City: Don’t just blame high rent

Study reveals variety of reasons for retail vacancies

The city described vacancy rates as “volatile,” varying widely from neighborhood to neighborhood. (Photos by Sabina Mollot)

By Sabina Mollot

While too-high rents and competition from Amazon are often blamed for the state of the city’s struggling retail sector, when there’s a high vacancy rate in a particular neighborhood, it can’t necessarily be pinned down to one specific obstacle.

At least, that’s the conclusion drawn by the Department of City Planning (DCP), which has released a study of the city’s retail storefronts to determine vacancy rates and the possible reasons for them.

The report was done after assessing 10,000 storefronts in 24 retail corridors around the boroughs using data from a tech platform put out by the company Live XYZ as well as on the ground surveys. Looking at trends from late 2017 through Fall 2018, the study also used demographic, land use and real estate data, and input from local business associations. The survey defined a vacant space as vacant and available. Those not included in stats were vacant spaces with active construction or known redevelopment plans as well as empty stores with signage announcing a future tenant. Occupied stores with a “for lease” sign were also excluded from the vacancy figures.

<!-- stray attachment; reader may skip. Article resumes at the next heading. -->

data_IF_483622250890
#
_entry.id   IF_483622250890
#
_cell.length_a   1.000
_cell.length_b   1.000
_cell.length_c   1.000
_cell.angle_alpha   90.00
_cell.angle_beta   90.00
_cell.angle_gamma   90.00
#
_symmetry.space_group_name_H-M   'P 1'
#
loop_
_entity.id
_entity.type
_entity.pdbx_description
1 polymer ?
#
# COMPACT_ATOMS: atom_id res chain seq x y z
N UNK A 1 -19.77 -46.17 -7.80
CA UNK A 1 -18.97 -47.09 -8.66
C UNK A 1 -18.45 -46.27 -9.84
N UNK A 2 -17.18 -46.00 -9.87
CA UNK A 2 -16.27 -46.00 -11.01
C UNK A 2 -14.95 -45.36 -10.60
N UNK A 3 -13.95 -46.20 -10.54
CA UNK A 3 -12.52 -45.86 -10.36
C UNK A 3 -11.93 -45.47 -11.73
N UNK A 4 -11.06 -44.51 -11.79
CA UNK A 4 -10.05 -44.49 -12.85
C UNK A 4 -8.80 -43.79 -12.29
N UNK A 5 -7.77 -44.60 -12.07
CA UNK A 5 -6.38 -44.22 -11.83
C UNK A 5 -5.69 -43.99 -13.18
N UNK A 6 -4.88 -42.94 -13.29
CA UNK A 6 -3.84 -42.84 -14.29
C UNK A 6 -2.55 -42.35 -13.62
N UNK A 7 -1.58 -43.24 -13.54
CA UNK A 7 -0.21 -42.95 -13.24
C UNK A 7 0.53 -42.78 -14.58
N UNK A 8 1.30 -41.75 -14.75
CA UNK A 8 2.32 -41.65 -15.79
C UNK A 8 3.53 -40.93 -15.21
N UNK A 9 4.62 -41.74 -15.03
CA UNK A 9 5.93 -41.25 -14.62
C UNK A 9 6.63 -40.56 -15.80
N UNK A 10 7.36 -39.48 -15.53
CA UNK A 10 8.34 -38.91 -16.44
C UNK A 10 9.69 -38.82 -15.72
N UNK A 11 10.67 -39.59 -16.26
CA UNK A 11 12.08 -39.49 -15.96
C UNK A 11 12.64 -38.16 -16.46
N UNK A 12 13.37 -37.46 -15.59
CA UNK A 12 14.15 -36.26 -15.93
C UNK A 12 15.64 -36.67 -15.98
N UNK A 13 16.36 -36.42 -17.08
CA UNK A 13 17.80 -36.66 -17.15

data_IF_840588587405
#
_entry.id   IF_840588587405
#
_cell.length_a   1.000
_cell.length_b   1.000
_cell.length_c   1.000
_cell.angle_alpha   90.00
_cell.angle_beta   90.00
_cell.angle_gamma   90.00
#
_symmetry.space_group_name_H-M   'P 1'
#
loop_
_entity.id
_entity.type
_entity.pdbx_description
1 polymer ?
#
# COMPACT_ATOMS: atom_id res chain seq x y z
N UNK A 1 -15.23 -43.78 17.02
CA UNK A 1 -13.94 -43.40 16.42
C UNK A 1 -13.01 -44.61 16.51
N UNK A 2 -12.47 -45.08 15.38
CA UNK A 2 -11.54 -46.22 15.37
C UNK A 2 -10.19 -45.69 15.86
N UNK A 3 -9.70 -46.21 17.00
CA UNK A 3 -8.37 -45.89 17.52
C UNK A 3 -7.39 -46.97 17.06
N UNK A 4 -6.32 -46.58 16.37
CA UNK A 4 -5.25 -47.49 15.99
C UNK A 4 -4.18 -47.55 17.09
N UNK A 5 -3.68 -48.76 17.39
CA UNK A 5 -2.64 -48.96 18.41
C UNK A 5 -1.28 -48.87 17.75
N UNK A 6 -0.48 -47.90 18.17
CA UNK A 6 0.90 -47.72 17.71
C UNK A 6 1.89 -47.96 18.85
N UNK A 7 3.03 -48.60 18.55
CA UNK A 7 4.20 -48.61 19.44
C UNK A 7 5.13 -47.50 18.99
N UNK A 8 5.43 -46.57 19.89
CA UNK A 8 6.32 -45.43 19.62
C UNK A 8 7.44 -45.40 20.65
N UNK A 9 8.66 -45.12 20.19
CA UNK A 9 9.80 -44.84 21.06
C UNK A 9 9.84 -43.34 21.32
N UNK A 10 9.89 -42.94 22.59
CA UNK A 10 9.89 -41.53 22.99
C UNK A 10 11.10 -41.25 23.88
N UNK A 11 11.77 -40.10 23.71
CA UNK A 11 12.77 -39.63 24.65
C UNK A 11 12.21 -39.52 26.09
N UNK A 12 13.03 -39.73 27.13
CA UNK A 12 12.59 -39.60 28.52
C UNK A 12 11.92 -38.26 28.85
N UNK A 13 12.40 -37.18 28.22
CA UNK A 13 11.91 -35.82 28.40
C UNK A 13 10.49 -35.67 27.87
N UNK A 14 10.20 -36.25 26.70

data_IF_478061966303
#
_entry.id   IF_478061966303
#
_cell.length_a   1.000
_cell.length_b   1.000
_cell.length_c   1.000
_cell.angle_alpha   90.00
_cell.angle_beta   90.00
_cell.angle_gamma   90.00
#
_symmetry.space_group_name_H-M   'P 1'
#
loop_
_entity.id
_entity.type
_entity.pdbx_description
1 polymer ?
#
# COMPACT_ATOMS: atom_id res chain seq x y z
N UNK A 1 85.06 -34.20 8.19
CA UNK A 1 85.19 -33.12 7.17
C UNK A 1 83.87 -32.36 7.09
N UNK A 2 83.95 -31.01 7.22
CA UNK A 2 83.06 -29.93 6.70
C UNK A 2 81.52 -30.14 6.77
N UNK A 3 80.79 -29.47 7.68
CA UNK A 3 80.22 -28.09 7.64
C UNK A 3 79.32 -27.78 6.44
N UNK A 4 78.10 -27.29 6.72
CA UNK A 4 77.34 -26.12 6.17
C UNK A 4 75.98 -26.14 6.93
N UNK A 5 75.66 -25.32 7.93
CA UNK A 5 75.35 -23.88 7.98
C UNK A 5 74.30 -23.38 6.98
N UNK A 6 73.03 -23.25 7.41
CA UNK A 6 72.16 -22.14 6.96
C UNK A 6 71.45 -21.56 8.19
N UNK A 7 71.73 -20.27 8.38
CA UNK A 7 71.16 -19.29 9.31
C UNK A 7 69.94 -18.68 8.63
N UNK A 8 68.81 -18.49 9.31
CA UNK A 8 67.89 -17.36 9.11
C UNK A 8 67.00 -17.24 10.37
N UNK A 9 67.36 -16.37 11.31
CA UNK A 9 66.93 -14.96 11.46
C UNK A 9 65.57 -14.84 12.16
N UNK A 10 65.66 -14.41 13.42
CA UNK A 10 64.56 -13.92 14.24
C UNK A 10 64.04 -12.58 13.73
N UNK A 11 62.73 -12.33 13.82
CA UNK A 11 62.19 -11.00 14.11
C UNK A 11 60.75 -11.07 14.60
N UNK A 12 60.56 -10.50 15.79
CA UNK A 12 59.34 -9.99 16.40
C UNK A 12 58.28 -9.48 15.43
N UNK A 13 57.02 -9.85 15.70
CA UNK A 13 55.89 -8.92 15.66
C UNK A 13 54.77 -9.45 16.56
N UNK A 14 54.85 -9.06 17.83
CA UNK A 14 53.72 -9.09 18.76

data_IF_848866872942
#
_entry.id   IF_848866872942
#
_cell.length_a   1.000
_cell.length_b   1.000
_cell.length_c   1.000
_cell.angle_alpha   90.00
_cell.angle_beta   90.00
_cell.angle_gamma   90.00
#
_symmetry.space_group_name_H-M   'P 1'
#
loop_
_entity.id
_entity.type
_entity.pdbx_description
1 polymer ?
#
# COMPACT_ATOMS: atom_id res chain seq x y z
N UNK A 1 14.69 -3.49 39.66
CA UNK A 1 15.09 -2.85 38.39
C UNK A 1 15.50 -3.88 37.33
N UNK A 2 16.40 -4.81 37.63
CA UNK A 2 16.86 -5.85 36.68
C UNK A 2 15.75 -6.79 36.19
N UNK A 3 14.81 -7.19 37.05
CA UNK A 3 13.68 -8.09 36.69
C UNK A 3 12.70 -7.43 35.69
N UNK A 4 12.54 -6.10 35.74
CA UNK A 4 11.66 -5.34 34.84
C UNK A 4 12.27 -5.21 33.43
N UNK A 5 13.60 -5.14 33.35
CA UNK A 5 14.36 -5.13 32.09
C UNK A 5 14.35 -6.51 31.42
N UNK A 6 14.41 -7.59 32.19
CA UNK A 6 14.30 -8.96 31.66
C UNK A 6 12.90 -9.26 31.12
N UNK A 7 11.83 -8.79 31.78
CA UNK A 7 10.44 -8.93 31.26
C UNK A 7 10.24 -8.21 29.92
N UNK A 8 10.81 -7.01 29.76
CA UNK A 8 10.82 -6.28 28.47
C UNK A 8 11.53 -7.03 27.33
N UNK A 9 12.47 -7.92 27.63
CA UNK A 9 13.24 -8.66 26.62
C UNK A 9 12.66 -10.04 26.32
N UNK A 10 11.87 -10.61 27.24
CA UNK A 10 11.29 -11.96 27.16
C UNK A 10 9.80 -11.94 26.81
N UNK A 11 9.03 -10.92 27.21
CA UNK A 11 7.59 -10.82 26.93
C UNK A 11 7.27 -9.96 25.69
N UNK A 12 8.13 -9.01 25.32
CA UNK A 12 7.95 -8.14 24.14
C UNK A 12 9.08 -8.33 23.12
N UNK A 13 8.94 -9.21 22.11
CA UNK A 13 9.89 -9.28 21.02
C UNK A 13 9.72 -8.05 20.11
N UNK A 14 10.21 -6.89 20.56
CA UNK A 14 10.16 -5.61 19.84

Overall the study found, when comparing similar data from a decade ago, vacancy has increased from 7.6-9 percent over the studied neighborhoods.

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City admits it has no way to track storefront vacancies

Council Member Dan Garodnick chairs the hearing on retail vacancy. (Photos by Maria Rocha-Buschel)

By Maria Rocha-Buschel

City agencies currently have no way of measuring the rate of storefront vacancies in the city, representatives have admitted.

The representatives, who were from the Department of Small Business Services, discussed the matter at a City Council hearing earlier this month led by Council Member Dan Garodnick, chair of the Economic Development Committee. At the hearing, Garodnick had been pressing the agency on its apparent lack of strategies to come up with solutions to address retail blight.

“This hearing is about the economic impact of vacant storefronts and what I heard in the testimony was mostly a variety of things SBS has done to help businesses over time, but I didn’t really hear any urgency about the problem,” Garodnick said.

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